I have also realized that we should never try to be someone that we ARE NOT. While trying to figure myself as an individual I do not want to become a person on the basis of someone's own endeavors. We can only be who WE choose to be. Most jobs out there are respectable professions but we must respect ourselves before we can commit to that type of livelihood. Parents are quick to think of the top respectable jobs for their kids because those professions are well regarded intellectually. No matter what the circumstances if we do not choose our own path to righteousness then we are living the dream of someone else. Those words do go with the fact of finding ones lifework. The question we must ask ourselves is, If we could live our lives all over again would we change anything?
Ah but the real question is:
What choice did we actually have from the start?
We can't run from who we are, our destiny chooses us...
Ah so I promised that I would continue to update my blog from the other day but somehow I seemed to get preoccupied. So where did I leave off? Ah, yes the woman's mind. While I'm speaking about relationships between men and women this does not count out relationships with two men or two women. In the end, they are still relationships! I feel as if there is no true understanding of our counterparts inner thinking. Life and relationships are meant trying to figure out those idiosyncrasies, quirks, and favoritism's. So what gives with the high divorce rate in America and beyond? Were we meant to be monogamous people in this world? I think it comes down to obvious signs. But the true question is, when you meet the right person that fulfills your cognitive and physical desires, do you need to look any further? Sure we can say common recounts such as "Time will tell", or "Fate will lead me in the correct direction." I have a friend who was constantly fighting with their partner. It seems their physical emotion was letting them get the most of their relationship. While they cared quite dearly for each other they could not seem to stop fighting over every little thing. Of course being the outspoken person I am, I gave my friend my two sense. I told my friend they needed to communicate differently if they wanted to keep the longevity and relationship healthy. Last I heard they were on a "break". I never understood the reason behind a "break" in a relationship. I'm sure there are couples who need time away from each other but in this specific case I said it was not the best option. This couple would take a "break" from seeing each other and then some time down the road, a couple of weeks or months, they would reconnect and be happy when they saw each other. The only downside to this so called break is that the problem still lingers behind the curtain. I said to my friend time would go by and things would be fine but the next time a fight or argument came about they would be at each others throats, still lacking the needed communications. Lastly, I said to my friend they needed to figure out a better way to solve their problems than fighting it out. Don't get me wrong we (couples) needs fights every now and then to solve issues but I definitely feel there is a decisive difference between healthy fighting and destructive fighting.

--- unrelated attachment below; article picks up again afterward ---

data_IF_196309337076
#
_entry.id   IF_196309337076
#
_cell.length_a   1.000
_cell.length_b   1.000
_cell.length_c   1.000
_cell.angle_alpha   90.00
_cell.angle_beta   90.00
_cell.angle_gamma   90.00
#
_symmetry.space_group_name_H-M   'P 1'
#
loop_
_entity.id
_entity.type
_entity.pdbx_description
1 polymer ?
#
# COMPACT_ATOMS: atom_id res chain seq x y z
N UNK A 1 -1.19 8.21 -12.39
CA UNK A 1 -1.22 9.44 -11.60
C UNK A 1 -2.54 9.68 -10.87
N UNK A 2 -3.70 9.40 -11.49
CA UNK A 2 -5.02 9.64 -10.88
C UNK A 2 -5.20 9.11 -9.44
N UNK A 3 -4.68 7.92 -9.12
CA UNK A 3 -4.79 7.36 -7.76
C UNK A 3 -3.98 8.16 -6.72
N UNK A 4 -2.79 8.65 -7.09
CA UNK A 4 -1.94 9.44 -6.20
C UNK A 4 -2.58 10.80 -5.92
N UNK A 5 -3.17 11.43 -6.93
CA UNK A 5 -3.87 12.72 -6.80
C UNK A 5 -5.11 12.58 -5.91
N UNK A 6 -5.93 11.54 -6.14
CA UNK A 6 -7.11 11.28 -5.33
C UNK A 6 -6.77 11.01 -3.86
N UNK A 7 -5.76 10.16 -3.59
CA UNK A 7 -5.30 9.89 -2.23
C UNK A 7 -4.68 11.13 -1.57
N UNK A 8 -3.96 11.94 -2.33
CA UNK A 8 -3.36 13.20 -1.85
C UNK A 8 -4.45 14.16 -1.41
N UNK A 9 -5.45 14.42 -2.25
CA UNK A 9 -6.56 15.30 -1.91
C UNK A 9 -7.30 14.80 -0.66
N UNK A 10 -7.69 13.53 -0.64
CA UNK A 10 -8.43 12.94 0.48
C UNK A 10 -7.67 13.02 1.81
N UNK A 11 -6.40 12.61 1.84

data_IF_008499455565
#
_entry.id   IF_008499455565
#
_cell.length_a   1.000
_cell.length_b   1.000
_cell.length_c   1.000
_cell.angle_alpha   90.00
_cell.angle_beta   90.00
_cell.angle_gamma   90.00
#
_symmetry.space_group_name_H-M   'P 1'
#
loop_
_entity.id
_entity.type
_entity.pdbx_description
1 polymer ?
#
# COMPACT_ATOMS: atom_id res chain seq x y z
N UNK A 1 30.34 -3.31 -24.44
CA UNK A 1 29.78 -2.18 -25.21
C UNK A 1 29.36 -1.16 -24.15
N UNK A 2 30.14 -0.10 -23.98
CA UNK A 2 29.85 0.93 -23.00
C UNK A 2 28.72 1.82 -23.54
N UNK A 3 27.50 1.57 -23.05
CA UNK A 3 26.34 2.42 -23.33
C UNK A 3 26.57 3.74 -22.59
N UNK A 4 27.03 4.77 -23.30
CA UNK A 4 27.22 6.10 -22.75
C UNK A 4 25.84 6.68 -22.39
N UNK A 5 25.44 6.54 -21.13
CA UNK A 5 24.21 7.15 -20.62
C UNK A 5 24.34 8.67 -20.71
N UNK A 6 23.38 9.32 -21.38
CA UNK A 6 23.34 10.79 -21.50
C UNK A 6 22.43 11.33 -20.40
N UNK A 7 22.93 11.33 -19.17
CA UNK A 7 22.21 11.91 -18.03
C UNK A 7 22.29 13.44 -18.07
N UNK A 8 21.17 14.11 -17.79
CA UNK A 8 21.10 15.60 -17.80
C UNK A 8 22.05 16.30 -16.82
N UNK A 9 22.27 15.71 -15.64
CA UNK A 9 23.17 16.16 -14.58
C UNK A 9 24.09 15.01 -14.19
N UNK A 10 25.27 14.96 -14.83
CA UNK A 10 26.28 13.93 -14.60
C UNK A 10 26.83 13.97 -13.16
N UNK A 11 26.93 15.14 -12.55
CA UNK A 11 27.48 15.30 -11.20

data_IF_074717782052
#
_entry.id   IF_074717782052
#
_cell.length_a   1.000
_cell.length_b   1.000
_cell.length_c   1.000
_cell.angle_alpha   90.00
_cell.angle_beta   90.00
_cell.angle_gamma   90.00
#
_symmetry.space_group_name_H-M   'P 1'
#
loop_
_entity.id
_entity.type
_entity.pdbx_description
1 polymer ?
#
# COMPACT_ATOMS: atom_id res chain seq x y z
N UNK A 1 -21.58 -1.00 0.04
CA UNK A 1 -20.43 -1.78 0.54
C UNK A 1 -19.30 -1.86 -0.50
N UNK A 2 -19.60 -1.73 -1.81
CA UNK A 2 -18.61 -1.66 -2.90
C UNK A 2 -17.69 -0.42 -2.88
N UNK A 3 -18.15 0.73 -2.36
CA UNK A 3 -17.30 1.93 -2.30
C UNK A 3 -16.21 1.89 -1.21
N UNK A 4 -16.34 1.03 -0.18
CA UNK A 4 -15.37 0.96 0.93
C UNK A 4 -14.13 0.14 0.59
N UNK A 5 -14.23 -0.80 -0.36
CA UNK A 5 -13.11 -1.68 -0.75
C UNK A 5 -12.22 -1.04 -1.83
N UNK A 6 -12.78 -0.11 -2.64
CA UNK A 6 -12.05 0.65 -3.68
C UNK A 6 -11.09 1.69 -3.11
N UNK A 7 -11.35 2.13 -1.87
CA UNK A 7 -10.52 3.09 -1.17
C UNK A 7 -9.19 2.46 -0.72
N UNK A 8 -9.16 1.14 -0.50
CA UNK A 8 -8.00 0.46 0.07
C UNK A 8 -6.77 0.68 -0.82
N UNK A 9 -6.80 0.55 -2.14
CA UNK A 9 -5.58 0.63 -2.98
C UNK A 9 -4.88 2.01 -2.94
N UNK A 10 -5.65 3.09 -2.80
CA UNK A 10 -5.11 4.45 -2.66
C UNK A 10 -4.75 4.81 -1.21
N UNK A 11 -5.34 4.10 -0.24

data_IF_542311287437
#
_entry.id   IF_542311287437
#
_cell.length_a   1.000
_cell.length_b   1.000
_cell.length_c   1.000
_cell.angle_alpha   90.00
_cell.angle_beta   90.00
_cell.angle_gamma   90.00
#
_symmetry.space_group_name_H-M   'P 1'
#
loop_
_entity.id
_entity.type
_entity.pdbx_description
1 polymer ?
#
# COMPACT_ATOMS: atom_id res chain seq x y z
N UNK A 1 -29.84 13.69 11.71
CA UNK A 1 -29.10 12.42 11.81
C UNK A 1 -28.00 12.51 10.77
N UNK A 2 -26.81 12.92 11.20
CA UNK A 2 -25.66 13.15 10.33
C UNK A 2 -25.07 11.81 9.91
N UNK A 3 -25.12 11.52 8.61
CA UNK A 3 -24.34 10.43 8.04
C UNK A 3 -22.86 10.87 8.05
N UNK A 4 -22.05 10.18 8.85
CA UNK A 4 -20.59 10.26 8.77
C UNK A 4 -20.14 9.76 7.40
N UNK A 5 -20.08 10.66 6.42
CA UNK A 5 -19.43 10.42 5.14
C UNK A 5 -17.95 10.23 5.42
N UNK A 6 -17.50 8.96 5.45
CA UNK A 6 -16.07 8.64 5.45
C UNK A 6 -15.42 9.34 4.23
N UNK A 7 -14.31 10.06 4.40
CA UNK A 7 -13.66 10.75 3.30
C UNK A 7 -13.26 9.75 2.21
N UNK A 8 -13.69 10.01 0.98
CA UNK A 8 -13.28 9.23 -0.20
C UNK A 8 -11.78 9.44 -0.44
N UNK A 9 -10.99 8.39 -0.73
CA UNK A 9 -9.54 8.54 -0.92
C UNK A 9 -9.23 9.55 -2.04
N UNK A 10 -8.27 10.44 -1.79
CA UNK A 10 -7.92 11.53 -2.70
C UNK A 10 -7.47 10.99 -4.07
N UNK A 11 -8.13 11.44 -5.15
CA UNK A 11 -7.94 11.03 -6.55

On a more positive note, my winter training is coming to a close and the race season is around the corner. This is good news! Over the past few months I have been working with my coach Mike Monestero and using a powertap to regulate training days. Last year as a CAT3 I would ride 3-4-5 hours a day and I thought this was "good training". Sure it was boat loads of fun getting lost on Long Island but ironically it didn't get me anywhere! Training in central New Jersey has been a blessing. Sure I would like climbs that would be a little longer than 15-20 minutes but it beats climbing over-passes on Long Island. Oh and there are not many traffic lights and the drivers around here are quite friendly, well at least where I train.
I'm very excited for this up coming season. I keep thinking of getting to CAT1 and getting my name out there to some domestic pro teams. Sure this is a totally long shot but I have always believed in endurance sports you need to constantly shoot for the stars because no one is going to ride my bike for me. I've been looking at getting a pair of race wheels for some time now but with my finances not in the GREEN I am not sure if this is a possibility anymore. I wish this could change because having a nice pair of race wheels definitely makes a difference.
The sun is shining and above freezing so that means it's time to head out and train.